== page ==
SB224 And “In God We Trust” Instruction
Today we have sent a letter to Senator Eric LaFleur of the Louisiana Senate Finance Committee warning him of the possible dangers of Senate Bill 224. SB224 reads as follows:
Not later than the 2019-2020 school year, the program of instruction on patriotic customs required by this Section shall include instruction on the national motto, “In God We Trust”, and each public school governing authority shall display the national motto in each building it uses and in each school under its jurisdiction.
Senate Bill 224 was recently accepted by the Louisiana Senate. This bill, sponsored by Senator Regina Barrow, requires schools to display the national motto “In God We Trust” in every school building. SB224 also requires that instruction is given on the motto. Introducing this bill opens your state to lawsuits for violating the separation of Church and State as dictated by the First Amendment.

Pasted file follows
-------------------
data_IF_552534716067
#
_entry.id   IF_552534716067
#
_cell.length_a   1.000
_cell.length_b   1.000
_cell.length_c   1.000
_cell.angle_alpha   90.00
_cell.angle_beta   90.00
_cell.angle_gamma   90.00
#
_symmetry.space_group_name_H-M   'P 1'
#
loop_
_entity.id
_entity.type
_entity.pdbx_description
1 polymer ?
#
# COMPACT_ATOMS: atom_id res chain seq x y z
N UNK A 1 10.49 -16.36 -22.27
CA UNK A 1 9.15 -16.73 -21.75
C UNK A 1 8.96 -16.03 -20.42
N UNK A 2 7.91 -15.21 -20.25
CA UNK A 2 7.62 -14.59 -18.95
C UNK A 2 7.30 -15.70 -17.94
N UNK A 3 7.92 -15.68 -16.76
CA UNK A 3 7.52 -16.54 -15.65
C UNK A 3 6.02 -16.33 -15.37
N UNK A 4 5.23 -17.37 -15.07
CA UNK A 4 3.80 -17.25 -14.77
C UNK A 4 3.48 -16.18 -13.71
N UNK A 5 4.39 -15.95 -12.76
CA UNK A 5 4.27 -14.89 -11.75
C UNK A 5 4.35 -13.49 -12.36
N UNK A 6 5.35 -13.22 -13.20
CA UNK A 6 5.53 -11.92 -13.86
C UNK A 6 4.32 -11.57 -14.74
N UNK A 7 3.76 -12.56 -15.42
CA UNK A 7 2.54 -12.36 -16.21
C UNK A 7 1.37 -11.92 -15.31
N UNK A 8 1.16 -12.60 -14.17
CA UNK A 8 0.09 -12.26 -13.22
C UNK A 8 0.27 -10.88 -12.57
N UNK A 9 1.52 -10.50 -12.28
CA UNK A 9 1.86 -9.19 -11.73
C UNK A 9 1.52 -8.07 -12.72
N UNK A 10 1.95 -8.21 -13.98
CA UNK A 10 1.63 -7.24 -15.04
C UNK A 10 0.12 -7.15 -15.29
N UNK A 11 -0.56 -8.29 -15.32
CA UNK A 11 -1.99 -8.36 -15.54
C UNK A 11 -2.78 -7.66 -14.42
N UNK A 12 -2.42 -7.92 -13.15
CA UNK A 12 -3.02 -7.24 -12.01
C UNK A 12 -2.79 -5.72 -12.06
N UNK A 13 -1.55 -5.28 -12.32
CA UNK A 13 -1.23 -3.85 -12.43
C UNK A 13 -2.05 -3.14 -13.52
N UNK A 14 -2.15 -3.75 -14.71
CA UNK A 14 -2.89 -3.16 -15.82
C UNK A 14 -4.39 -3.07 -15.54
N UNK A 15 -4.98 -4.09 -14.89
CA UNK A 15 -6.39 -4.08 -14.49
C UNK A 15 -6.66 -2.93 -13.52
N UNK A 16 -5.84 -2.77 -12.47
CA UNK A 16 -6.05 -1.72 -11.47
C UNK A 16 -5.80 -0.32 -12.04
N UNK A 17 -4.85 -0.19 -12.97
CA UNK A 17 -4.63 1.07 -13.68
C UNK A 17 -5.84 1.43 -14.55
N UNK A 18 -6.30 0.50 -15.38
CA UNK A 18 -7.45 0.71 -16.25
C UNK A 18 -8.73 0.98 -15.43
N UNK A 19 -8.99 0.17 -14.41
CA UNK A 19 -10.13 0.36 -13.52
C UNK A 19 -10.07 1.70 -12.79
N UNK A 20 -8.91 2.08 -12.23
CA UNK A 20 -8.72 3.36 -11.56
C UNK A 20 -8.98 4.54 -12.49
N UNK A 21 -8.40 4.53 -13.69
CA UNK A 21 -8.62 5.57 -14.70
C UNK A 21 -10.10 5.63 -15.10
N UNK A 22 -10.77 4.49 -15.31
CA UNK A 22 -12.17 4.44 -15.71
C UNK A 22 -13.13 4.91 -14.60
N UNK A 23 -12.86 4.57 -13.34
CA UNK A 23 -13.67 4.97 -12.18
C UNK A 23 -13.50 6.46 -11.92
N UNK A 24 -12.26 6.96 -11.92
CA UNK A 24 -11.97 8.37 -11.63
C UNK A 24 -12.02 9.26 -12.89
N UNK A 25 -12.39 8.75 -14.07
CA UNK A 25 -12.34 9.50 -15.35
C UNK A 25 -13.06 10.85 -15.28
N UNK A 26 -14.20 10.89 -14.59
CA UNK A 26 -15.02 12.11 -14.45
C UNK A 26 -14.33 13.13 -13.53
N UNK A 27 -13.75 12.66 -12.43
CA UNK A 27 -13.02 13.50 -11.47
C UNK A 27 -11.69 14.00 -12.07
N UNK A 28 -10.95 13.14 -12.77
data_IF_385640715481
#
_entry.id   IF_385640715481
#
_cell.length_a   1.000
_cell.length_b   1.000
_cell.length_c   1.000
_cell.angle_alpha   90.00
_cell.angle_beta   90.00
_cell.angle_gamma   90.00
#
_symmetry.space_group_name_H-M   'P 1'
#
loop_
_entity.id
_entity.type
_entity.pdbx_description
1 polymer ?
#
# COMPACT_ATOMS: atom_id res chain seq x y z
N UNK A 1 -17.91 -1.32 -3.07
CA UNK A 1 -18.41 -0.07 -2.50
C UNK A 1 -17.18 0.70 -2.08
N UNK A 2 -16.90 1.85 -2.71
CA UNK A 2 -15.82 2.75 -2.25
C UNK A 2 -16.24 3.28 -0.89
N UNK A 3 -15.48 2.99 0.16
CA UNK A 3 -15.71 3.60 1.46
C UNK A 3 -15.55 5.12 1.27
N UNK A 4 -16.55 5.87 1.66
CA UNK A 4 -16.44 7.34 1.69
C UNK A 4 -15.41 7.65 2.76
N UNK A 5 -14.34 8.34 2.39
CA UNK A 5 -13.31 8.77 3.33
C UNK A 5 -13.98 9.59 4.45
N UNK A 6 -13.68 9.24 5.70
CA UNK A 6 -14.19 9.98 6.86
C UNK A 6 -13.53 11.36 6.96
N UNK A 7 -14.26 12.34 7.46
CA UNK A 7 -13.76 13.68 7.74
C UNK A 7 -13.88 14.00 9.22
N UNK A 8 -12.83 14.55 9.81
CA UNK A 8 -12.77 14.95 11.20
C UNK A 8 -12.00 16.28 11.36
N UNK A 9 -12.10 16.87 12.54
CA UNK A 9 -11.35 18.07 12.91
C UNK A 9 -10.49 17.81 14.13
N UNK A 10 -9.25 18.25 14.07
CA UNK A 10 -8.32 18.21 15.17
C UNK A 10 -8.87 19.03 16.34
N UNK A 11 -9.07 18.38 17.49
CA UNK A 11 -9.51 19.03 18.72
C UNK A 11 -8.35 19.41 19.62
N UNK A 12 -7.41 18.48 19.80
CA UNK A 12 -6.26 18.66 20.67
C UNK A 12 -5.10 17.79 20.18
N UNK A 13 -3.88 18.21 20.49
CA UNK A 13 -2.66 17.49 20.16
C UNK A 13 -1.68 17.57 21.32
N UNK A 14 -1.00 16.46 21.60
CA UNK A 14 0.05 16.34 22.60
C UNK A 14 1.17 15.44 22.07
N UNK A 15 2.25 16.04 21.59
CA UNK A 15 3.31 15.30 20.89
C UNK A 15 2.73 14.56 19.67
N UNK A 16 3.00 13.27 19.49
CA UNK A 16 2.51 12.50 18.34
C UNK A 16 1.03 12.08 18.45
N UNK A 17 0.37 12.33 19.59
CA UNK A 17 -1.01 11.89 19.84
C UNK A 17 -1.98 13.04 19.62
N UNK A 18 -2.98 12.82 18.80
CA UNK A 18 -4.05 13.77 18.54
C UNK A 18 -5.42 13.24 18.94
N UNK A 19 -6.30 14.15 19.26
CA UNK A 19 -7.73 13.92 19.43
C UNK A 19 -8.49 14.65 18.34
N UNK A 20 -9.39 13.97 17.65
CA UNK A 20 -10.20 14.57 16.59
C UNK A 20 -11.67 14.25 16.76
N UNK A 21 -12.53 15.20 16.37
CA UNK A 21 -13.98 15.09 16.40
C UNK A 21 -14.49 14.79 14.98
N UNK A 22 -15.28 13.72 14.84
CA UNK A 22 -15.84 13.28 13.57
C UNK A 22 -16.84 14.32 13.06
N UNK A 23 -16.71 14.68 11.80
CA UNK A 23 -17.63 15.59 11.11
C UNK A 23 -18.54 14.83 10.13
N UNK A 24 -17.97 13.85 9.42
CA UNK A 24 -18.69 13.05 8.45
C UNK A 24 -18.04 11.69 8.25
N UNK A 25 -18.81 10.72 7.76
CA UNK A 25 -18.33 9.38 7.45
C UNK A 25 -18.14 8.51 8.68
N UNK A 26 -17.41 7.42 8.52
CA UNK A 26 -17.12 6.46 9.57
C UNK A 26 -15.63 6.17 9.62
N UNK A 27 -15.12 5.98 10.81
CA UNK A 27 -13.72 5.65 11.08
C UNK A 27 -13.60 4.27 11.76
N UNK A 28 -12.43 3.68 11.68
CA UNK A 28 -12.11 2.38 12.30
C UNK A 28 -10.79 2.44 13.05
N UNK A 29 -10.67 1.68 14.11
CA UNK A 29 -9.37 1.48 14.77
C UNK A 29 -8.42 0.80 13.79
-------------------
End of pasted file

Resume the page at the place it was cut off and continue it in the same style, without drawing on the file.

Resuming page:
Senator Barrow explicitly stated the intention behind SB 224 was to ensure that children receive a proper introduction to God, stating “we cannot assume that it’s necessarily always happening at home.” Senator Barrow has made it very clear that her reason for proposing this bill was to “acknowledge Him [God]” because she believes that “we have seen the moral decay or decline in our schools and in our community.” Introductions to God, religion, or theology, in general, are necessarily private matters in which the state has no vested interest. Senator Barrow’s statements and the supportive statements of her peers reveal a shocking and disconcerting desire for the state to interfere in the private religious lives of its citizens.
We caution against any actions that could lead to the adoption of SB224 into law. The stated intention behind SB224 brings with it the possibility of lengthy and costly lawsuits being brought against the state, municipalities, or school districts. Furthermore, SB224, as described by Senator Barrow, violates a core principle of the United States: the separation of church and state.